Nichols: This is a really important topic. There was a rush years ago where the theme was that the commercial models were broken and needed to change. So there was a rush in commercial organizations to create highly specialized roles, and then it morphed into various therapeutic areas. We’re at the place now where we have to question that and say, “Do you really need highly specialized roles in every therapeutic area based upon your customer base? Do customers require that?” A key question that I try to ask myself and that we work on at Alkermes is: Is it really the role, or the capability, or the behavior that we’re trying to adapt to? It’s a different question, which comes up with a different answer. So yes, in certain therapeutic areas, you’re going to have to have really specific roles to address certain customers, but I don’t think you need that in every single therapeutic area.
The days of having separate people just doing market access and reimbursement probably is a little bit dated as well. You always need good professionals that engage with payers and so forth, but that’s a competency and skill that your commercial teams have to have now or you’re not going to be relevant in the marketplace to your customer. So I think about it in that domain right now as the capability, and then Kristin, you said it as well, this notion of collaboration about behavior. We all work in a great industry, good organizations as well; collaboration across our companies is really important—the right type of collaboration with the medical teams, the internal teams, and the field-facing team. That’s actually critical now, and that’s a capability we have to continue to build.
Hennessy:What steps do tomorrow’s chief commercial officers need to take to ensure that their companies will be ready for the future we’ve discussed here today?
McAuliffe: One of the first required steps is probably going back to Lauren’s point. It’s around structure both from a marketing, reimbursement, and field-facing team point of view. It is going to require, at least in some of the smaller indications, a closer collaboration and a better way of working with medical. A great deal of that starts with making sure data is managed and leveraged appropriately. Data acquisition, and management and movement of that data through an organization, will be critical.
Friel: People are going to be key, too. What we’ve talked about is we don’t know what it’s going to look like in five or 10 years, and you’re going to have to have people that are able to adapt, overcome challenges, learn, and grow. We don’t know what the solution is, but we know we need people that are going to have a unique skillset to be able to do that as we continue forward.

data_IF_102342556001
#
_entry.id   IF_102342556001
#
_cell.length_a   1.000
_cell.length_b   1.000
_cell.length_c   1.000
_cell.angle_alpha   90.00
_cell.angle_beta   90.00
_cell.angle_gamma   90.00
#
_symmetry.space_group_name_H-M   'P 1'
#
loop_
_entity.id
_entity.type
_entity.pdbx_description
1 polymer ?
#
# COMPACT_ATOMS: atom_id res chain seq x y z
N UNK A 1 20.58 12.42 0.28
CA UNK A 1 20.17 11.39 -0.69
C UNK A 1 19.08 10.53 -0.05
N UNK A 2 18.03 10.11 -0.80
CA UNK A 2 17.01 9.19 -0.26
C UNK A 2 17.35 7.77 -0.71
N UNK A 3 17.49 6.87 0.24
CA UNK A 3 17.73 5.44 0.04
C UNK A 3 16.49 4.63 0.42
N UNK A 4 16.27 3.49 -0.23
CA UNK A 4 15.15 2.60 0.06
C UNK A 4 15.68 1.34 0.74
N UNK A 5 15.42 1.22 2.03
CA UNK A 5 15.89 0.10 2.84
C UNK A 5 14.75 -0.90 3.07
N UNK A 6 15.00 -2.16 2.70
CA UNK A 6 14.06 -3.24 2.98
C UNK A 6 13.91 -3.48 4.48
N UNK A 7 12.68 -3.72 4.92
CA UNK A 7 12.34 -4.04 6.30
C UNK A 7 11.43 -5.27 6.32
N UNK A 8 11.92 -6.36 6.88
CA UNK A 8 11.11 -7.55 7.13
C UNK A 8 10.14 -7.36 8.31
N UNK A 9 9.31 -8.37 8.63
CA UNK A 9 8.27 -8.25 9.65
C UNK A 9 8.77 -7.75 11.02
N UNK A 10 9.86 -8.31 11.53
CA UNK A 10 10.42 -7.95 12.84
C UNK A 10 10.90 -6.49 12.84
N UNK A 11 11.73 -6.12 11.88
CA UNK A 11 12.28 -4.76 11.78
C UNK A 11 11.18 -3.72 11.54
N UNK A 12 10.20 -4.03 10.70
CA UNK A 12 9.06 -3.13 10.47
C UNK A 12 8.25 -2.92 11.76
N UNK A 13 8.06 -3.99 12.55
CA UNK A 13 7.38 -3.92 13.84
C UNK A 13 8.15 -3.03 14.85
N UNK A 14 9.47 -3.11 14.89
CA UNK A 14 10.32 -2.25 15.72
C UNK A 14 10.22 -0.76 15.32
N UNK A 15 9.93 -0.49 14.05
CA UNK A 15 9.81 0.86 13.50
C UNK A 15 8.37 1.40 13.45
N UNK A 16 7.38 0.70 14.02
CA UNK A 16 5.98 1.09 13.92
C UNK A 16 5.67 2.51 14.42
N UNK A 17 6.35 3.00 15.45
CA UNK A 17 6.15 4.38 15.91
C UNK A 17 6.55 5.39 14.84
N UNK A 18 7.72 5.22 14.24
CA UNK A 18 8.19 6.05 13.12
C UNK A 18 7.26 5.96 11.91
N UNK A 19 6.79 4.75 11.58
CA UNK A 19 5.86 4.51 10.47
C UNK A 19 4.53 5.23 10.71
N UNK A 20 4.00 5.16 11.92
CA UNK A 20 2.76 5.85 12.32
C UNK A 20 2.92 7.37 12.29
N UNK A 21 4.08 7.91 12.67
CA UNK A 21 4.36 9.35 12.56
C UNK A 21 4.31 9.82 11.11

Yarema: And to be flexible about how we’re looking at talent. There are lots of conversations across all of our companies right now about what it means to be in-house anymore, because in-house might be remote in a different state. We’ve learned so much about how to collaborate and work effectively during COVID, so what will the norms and expectations be going forward? How much of our workforce will we plan to be permanently remote? How are we going to develop those people and provide them with career opportunities that are on a level playing field with people who might be back in the office and closer to the managers, for example?
It’s always been important, but now more than ever, it is identifying people with the right learning agility, engaging them, and then offering them opportunities to grow new skills, whether it’s in digital or the flexibility in how to think, or learning more market access if they come from a traditional commercial field background, for example. But the investment in people is what I think every CCO really needs to have at the top of their radar screen.
D’Angelo: When we get talent into the organization, we’ve got to focus on building a culture of innovation. Because you can get the best people, but if we don’t enable them to learn, to make mistakes, allow them to experiment, then we are wasting all of their talents and potential. To me, innovation is a biproduct of culture. I know that culture is this big word that we all talk about as leaders, but it’s really very simple: Attract the right talent, and then provide them with an environment where they can thrive.
Fran Pollaro is a Senior Editor for Pharm Exec. He can be reached at